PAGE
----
The two main themes of Sunday night's Golden Globes were the importance of free speech and the importance of decent roles for women. Several celebrities mentioned the events in Paris, and there was more than one utterance of "Je Suis Charlie." George Clooney, in accepting his Cecil B. DeMille Award, said the march in Paris wasn't about protest. It was about affirming that "we will not walk in fear. We won't do it." And the evening's first standing ovation came after Hollywood Foreign Press President Theo Kingma made a speech in support of the value of free speech.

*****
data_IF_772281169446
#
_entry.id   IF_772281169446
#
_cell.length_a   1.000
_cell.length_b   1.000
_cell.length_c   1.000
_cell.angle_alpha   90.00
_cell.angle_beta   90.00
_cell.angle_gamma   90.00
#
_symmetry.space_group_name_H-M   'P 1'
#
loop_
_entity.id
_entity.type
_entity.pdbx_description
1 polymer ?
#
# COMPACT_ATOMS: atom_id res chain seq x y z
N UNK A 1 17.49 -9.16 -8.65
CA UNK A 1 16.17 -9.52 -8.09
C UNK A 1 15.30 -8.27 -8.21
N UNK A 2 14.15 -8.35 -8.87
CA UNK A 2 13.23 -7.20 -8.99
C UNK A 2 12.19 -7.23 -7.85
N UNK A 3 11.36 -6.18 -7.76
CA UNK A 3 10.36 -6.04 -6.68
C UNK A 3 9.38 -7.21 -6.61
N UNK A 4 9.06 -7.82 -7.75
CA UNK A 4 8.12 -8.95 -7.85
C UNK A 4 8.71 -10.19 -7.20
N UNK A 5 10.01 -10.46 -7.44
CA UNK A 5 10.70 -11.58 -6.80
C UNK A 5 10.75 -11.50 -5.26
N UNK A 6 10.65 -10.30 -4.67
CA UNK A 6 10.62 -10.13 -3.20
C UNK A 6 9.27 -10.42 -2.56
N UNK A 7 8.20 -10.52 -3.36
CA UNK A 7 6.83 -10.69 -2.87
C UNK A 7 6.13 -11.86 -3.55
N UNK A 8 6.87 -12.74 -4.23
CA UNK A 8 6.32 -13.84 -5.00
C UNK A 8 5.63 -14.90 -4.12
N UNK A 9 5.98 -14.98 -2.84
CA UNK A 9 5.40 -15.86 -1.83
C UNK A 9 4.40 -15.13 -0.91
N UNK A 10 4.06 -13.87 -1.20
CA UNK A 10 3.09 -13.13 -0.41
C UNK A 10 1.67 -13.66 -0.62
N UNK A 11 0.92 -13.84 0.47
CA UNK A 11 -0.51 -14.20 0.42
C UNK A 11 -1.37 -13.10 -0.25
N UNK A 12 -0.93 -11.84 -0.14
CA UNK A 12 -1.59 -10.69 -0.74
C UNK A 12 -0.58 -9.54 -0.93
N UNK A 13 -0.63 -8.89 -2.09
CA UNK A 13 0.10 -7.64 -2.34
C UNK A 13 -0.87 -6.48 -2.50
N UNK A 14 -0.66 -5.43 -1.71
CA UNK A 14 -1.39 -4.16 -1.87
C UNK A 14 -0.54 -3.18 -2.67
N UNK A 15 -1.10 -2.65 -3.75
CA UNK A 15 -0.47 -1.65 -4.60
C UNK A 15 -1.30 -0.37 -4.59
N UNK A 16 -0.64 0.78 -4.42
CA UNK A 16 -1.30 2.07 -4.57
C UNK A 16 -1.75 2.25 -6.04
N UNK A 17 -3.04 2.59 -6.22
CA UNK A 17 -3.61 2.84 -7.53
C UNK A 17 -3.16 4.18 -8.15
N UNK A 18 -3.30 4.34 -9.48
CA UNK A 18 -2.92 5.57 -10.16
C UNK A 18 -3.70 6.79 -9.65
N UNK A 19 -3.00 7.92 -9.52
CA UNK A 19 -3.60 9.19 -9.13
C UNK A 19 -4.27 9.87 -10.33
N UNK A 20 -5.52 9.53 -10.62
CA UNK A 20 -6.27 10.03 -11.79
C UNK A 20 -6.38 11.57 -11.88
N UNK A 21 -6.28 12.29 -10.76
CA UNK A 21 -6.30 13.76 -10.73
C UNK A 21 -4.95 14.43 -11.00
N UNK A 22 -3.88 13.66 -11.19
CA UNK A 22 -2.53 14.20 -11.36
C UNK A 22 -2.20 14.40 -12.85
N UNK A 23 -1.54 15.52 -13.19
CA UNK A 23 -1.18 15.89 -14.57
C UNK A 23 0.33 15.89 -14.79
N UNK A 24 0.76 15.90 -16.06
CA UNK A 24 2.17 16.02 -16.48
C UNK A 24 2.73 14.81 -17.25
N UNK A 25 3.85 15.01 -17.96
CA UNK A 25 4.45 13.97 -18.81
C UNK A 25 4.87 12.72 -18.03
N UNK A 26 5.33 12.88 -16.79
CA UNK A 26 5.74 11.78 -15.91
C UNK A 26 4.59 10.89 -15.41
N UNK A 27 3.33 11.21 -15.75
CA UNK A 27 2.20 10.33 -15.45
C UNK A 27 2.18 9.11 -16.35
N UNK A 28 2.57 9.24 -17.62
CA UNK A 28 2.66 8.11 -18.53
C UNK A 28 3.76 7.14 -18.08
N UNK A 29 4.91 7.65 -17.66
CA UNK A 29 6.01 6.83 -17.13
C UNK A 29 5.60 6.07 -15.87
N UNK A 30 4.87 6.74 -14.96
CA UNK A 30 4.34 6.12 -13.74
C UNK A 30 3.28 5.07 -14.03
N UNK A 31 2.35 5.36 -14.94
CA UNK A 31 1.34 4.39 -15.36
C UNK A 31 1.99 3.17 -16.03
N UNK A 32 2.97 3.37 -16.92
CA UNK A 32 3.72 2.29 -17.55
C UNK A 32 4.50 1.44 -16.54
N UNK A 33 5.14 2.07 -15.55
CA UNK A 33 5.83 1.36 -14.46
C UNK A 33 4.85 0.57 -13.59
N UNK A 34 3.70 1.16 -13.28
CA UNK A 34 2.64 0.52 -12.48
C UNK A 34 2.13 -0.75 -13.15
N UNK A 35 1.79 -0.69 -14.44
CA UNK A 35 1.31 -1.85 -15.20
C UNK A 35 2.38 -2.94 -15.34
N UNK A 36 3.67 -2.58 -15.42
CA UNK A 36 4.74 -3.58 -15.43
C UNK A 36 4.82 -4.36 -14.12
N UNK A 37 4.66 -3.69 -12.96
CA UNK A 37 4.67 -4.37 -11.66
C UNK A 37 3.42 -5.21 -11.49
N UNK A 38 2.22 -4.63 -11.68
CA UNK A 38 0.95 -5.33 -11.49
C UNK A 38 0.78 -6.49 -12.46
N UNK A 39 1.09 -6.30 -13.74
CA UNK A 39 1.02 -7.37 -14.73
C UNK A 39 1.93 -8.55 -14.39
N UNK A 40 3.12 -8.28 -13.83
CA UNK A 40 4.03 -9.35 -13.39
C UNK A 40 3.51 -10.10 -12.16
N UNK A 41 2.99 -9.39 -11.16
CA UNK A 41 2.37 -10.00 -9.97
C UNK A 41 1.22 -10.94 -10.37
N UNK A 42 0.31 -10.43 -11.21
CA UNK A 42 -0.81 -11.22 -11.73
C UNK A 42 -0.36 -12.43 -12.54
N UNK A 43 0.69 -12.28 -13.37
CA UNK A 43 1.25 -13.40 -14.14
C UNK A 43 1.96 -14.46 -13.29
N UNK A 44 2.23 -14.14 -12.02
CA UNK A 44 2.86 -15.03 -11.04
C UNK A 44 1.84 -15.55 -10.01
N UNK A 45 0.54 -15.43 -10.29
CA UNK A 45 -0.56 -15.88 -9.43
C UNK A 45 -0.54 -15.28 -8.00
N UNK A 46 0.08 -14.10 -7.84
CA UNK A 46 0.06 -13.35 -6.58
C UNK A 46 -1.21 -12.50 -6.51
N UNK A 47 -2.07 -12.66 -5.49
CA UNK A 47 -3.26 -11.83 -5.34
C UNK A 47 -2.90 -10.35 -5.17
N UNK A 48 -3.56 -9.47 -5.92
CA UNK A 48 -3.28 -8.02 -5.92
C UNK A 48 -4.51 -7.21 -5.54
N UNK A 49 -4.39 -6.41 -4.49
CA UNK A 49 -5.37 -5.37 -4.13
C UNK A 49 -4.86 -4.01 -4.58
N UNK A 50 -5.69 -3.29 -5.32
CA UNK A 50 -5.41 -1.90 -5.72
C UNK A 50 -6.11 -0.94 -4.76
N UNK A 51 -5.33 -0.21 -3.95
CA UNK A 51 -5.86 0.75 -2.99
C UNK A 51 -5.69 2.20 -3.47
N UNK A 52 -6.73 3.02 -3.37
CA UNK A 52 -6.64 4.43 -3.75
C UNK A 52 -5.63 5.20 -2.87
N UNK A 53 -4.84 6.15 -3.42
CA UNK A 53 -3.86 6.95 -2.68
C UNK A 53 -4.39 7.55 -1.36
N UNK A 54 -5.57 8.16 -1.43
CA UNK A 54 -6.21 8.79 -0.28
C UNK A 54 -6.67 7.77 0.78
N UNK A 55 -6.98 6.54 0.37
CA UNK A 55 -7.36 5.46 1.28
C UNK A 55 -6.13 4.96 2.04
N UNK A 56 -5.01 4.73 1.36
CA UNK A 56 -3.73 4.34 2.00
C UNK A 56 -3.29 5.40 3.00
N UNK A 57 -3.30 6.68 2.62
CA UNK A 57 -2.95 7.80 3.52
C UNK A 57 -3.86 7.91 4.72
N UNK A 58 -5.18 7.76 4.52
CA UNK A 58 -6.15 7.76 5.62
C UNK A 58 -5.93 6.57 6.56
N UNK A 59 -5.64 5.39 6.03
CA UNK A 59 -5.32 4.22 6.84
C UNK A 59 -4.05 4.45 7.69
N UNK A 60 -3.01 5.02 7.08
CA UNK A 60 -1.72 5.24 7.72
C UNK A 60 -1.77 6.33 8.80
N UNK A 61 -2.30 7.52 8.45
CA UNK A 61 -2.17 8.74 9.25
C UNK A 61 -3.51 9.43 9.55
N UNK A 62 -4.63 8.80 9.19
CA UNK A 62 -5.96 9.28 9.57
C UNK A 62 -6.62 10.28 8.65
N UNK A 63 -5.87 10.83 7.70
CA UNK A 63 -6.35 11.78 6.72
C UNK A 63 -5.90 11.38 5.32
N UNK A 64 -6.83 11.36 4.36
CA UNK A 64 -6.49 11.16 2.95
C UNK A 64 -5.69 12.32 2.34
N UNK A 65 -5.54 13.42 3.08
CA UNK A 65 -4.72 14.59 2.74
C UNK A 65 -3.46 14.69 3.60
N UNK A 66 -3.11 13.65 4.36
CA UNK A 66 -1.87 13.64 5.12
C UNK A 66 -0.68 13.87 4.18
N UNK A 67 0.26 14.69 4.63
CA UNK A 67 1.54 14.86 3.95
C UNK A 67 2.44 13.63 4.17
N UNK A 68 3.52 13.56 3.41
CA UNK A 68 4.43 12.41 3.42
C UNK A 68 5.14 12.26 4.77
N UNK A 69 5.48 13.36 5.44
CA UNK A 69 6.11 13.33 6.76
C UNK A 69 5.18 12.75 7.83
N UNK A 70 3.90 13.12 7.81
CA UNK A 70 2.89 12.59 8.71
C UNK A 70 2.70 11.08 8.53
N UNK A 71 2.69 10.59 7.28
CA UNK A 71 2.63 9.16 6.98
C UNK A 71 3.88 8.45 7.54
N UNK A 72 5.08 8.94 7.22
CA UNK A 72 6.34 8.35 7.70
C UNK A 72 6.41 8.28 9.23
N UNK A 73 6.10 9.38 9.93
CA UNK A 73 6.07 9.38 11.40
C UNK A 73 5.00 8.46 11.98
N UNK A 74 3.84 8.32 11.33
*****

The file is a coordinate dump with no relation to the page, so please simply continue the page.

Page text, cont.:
Several actresses acknowledged the apparent increase of roles for strong women (read: middle-aged women). Patricia Arquette, who won for Boyhood, said she was inspired to play the part because at one time she had been a struggling single mother, and dedicated the win to her mother and to her daughter. The Honourable Woman's Maggie Gyllenhaal didn't think it was a year of roles for powerful women; it was a year of roles for "actual women." As the evening wore one, the night's message that Hollywood has perhaps finally learned its lesson about its portrayal of women made Jeremy Renner's crass joke about Jennifer Lopez's "Golden Globes" seem even more sexist and out of step with the times.
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